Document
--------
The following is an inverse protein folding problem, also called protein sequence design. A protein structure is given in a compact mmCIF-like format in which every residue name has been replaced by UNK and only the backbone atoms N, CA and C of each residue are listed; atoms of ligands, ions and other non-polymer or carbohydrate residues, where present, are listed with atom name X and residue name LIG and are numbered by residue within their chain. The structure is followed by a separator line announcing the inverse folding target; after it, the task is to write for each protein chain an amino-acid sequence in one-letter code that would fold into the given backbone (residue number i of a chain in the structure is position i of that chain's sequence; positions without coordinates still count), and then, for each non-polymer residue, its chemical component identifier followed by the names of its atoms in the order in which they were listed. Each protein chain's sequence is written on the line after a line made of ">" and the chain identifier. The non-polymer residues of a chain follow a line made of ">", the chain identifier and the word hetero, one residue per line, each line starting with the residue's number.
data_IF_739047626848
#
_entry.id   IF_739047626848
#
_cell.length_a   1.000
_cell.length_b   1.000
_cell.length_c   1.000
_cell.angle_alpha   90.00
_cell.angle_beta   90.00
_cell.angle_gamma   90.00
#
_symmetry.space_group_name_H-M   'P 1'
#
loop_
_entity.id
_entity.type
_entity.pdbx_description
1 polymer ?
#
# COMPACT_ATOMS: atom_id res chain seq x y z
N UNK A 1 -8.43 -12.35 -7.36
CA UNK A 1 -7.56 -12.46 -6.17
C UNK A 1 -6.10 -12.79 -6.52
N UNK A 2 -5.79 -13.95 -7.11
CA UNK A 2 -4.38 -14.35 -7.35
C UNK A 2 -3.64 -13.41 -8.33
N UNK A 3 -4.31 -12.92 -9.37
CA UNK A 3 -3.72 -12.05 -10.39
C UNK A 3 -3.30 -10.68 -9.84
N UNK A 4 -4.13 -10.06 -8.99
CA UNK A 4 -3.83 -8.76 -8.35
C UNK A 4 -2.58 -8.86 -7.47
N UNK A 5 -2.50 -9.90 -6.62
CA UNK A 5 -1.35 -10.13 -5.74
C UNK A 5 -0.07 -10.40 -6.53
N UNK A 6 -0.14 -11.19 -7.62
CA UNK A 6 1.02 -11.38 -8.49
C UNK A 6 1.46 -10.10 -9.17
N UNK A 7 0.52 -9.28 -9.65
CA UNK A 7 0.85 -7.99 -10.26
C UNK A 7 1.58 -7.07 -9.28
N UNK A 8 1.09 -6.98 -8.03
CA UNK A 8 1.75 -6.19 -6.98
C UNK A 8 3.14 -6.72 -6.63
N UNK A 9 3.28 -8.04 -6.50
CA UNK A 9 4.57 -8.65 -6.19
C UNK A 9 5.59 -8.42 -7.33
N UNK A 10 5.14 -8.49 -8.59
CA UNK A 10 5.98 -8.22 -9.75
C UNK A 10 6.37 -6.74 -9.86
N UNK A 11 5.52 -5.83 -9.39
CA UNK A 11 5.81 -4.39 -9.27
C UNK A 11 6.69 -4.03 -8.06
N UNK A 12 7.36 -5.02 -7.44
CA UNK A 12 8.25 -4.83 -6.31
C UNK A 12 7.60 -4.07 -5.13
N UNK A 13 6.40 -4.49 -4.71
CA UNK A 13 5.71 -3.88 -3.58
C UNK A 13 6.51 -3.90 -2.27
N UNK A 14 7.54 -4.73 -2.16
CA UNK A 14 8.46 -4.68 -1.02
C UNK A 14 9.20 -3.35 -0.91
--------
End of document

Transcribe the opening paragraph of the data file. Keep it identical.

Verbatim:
The following is an inverse protein folding problem, also called protein sequence design. A protein structure is given in a compact mmCIF-like format in which every residue name has been replaced by UNK and only the backbone atoms N, CA and C of each residue are listed; atoms of ligands, ions and other non-polymer or carbohydrate residues, where present, are listed with atom name X and residue name LIG and are numbered by residue within their chain. The structure is followed by a separator line announcing the inverse folding target; after it, the task is to write for each protein chain an amino-acid sequence in one-letter code that would fold into the given backbone (residue number i of a chain in the structure is position i of that chain's sequence; positions without coordinates still count), and then, for each non-polymer residue, its chemical component identifier followed by the names of its atoms in the order in which they were listed. Each protein chain's sequence is written on the line after a line made of ">" and the chain identifier. The non-polymer residues of a chain follow a line made of ">", the chain identifier and the word hetero, one residue per line, each line starting with the residue's number.